“Legislatures should require adequate labeling of kratom products according to the FDA and the U.S. Federal Trade Commission (FTC) [guidelines] for dietary supplements,” they wrote. “Sales of kratom products should be limited to consumers 18 years and older. The amount of mitragynine, 7-hydroxymitragynine and total alkaloids per serving should be included on the label as well as a statement that the product contains no semi-synthetic kratom-derived alkaloids.”

In response to a request for comment, FDA shared a link to its FDA and Kratom page​ with information on the Agency's actions on kratom, including supporting research to address safety issues and possible therapeutic uses as a drug. It also noted that kratom is a plant, whereas 7-hydroxymitragynine is a compound found in some kratom products (in varying amounts). 

"The FDA makes regulatory decisions based on available science," a FDA spokesperson told NutraIngredients-USA. "The agency continues to evaluate the available safety information about the effects of kratom and associated compounds, including the alkaloid compounds mitragynine and 7-hydroxymitragynine.  We continue to encourage health care professionals and consumers to report any adverse reactions to the FDA’s MedWatch​ program."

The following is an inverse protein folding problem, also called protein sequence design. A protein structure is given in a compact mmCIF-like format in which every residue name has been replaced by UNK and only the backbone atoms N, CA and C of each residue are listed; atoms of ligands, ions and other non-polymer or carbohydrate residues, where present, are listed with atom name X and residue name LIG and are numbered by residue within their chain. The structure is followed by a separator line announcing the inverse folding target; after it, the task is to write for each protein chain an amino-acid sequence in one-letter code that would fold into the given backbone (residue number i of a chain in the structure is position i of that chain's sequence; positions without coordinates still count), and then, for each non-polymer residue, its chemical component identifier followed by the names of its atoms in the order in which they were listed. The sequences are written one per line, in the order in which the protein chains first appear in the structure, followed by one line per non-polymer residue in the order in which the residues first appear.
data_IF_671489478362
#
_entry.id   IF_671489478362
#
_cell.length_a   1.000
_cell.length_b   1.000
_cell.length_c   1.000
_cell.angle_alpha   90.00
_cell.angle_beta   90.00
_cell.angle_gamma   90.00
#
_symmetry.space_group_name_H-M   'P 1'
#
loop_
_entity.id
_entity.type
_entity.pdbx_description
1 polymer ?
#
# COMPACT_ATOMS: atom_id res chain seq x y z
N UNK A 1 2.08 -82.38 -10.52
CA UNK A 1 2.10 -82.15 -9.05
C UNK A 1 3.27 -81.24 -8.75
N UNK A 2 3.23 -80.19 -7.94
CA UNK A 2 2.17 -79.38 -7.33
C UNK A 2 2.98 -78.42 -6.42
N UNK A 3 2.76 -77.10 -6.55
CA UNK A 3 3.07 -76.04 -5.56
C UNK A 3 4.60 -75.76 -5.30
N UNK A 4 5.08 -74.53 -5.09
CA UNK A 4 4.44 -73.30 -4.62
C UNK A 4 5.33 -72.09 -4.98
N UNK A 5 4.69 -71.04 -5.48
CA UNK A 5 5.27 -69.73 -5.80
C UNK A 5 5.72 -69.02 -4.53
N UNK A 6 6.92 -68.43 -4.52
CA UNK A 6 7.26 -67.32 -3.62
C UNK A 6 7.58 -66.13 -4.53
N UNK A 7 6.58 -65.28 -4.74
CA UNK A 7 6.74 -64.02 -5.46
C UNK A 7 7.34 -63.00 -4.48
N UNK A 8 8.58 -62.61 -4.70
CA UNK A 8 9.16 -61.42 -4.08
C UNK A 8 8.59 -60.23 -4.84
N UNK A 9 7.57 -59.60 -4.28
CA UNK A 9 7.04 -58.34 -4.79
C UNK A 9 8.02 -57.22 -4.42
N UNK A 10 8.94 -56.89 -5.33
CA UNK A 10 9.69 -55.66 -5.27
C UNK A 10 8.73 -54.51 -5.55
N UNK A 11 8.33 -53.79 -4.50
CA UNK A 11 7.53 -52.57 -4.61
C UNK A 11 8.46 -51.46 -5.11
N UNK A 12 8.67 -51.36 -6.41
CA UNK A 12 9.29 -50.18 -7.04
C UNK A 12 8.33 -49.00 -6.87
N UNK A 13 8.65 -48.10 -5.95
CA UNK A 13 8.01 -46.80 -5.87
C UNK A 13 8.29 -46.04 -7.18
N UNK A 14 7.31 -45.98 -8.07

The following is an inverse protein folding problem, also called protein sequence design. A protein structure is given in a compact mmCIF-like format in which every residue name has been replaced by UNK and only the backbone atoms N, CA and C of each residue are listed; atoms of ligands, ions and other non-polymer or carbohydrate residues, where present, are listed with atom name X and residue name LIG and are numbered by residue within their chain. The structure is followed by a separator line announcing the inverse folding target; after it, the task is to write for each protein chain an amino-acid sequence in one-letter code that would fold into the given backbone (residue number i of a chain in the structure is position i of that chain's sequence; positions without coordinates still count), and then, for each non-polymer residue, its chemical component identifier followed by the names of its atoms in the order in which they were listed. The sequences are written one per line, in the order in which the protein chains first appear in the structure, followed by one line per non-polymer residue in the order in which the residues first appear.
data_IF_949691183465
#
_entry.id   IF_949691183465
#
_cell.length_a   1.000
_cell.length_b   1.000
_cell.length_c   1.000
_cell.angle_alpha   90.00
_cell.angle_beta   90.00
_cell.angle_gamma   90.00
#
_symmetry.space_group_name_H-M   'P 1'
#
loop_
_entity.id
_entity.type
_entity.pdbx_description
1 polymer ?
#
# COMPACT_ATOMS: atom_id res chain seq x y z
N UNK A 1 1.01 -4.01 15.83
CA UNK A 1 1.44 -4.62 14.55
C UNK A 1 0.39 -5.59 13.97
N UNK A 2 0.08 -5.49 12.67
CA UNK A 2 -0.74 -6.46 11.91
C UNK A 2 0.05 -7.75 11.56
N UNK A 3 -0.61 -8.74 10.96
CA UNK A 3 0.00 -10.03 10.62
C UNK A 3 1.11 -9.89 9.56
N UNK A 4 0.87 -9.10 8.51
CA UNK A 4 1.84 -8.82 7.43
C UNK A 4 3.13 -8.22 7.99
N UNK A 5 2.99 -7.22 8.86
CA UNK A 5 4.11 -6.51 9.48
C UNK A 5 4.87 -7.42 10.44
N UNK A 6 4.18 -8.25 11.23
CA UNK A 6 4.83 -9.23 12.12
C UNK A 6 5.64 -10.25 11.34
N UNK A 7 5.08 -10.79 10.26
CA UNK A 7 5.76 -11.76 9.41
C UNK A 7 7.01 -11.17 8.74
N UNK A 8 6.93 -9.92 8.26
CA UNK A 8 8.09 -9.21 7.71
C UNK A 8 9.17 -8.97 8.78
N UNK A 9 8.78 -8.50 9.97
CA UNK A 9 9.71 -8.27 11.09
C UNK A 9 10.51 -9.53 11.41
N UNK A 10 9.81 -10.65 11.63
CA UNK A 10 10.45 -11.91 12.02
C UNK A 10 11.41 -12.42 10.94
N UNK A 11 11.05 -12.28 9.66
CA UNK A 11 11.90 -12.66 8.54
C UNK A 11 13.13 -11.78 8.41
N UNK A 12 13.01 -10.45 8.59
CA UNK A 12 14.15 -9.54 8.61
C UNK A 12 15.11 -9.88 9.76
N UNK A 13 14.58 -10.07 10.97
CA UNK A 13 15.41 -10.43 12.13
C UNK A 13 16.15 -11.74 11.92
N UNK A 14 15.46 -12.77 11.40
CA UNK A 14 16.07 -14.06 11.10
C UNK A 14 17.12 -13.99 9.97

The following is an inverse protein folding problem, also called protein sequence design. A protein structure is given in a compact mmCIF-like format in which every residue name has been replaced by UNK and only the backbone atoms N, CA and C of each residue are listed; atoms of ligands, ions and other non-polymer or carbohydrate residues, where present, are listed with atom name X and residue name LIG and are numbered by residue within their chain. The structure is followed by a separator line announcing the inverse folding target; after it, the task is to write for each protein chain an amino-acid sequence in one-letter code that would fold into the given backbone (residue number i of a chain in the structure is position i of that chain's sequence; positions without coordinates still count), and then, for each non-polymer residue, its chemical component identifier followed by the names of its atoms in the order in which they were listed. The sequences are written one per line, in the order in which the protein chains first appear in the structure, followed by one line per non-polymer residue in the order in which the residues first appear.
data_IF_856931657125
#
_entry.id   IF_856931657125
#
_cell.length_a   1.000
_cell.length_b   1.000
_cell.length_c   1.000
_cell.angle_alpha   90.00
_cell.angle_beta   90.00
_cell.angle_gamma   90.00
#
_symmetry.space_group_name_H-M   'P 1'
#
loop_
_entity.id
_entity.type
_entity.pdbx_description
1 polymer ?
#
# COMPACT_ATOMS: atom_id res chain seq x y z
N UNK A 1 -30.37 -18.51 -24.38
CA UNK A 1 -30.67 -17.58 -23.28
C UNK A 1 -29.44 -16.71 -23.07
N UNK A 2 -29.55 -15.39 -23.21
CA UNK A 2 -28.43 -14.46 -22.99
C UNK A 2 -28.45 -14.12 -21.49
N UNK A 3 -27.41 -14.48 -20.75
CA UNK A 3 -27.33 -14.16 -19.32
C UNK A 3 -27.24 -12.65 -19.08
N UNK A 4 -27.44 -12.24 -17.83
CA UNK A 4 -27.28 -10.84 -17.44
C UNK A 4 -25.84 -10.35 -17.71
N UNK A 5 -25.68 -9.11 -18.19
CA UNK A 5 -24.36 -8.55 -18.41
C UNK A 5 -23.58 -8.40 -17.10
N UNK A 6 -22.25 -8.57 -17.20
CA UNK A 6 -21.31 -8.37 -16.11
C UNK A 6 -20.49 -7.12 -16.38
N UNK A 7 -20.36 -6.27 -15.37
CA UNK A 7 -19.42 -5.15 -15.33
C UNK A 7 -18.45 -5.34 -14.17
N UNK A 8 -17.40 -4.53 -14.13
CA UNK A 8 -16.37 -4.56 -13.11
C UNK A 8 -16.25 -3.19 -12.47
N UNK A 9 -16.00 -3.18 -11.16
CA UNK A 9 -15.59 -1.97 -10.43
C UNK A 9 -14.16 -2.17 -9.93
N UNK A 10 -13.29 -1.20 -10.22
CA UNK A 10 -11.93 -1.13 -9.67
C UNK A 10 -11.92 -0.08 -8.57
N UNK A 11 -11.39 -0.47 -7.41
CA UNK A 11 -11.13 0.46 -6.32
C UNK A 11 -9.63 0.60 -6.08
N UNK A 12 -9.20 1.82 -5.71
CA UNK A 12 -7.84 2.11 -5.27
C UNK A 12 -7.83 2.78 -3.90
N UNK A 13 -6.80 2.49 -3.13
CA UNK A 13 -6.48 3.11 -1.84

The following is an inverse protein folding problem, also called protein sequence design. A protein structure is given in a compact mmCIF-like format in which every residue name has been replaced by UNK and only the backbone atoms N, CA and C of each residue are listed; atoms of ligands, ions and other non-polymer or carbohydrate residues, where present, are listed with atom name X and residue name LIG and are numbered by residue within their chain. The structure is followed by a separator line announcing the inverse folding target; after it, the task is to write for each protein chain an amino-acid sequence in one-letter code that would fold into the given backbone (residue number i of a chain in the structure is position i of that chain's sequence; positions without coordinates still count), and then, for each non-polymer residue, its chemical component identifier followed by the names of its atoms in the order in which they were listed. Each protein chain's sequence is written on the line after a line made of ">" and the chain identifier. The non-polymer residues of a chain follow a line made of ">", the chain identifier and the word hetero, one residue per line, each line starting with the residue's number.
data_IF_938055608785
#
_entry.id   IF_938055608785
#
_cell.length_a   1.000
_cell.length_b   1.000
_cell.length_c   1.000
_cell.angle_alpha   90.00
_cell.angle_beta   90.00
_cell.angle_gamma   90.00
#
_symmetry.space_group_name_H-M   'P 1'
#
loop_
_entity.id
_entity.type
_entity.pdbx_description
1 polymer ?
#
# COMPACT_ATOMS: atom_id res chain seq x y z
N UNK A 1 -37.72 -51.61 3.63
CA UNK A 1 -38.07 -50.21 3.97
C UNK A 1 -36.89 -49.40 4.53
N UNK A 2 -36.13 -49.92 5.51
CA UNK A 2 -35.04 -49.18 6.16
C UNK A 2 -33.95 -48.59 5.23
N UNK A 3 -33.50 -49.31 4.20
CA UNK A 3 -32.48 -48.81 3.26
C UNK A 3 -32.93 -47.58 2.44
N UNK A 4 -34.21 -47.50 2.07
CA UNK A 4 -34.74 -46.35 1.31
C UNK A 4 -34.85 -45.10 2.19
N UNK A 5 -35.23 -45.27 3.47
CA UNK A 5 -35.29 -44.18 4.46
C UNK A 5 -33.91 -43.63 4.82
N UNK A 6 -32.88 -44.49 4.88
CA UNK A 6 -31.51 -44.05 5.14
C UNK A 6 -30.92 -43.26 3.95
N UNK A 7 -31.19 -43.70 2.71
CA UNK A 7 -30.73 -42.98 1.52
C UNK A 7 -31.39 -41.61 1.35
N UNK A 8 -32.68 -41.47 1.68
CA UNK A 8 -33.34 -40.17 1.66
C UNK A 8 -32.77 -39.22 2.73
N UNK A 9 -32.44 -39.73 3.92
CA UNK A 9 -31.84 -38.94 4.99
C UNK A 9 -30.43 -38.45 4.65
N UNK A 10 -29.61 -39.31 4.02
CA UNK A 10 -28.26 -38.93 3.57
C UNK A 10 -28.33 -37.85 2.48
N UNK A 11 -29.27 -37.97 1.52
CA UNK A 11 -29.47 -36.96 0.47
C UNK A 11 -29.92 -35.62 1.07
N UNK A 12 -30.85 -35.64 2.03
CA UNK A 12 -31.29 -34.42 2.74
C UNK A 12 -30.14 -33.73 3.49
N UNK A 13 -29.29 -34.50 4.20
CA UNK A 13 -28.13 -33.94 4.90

Kratom vs. synthetic kratom

Kratom is an herbal leaf from a tropical evergreen tree native to Southeast Asia and has been consumed for centuries. The Global Kratom Coalition said in a statement​ that kratom has a long, safe history of use and has been the subject of significant scientific research and while defined as a New Dietary Ingredient (NDI) by the FDA, there is a strong case that shows leaf kratom is, in fact, an Old Dietary Ingredient (ODI).

Lowe said he suspects leaf kratom use in the United States can be traced prior to 1994.

The FDA takes a different view, however, stating that the Agency has concluded that kratom is a NDI​ for which there is inadequate information to support its safety. FDA has rejected at least six New Dietary Ingredient Notifications​ for the botanical.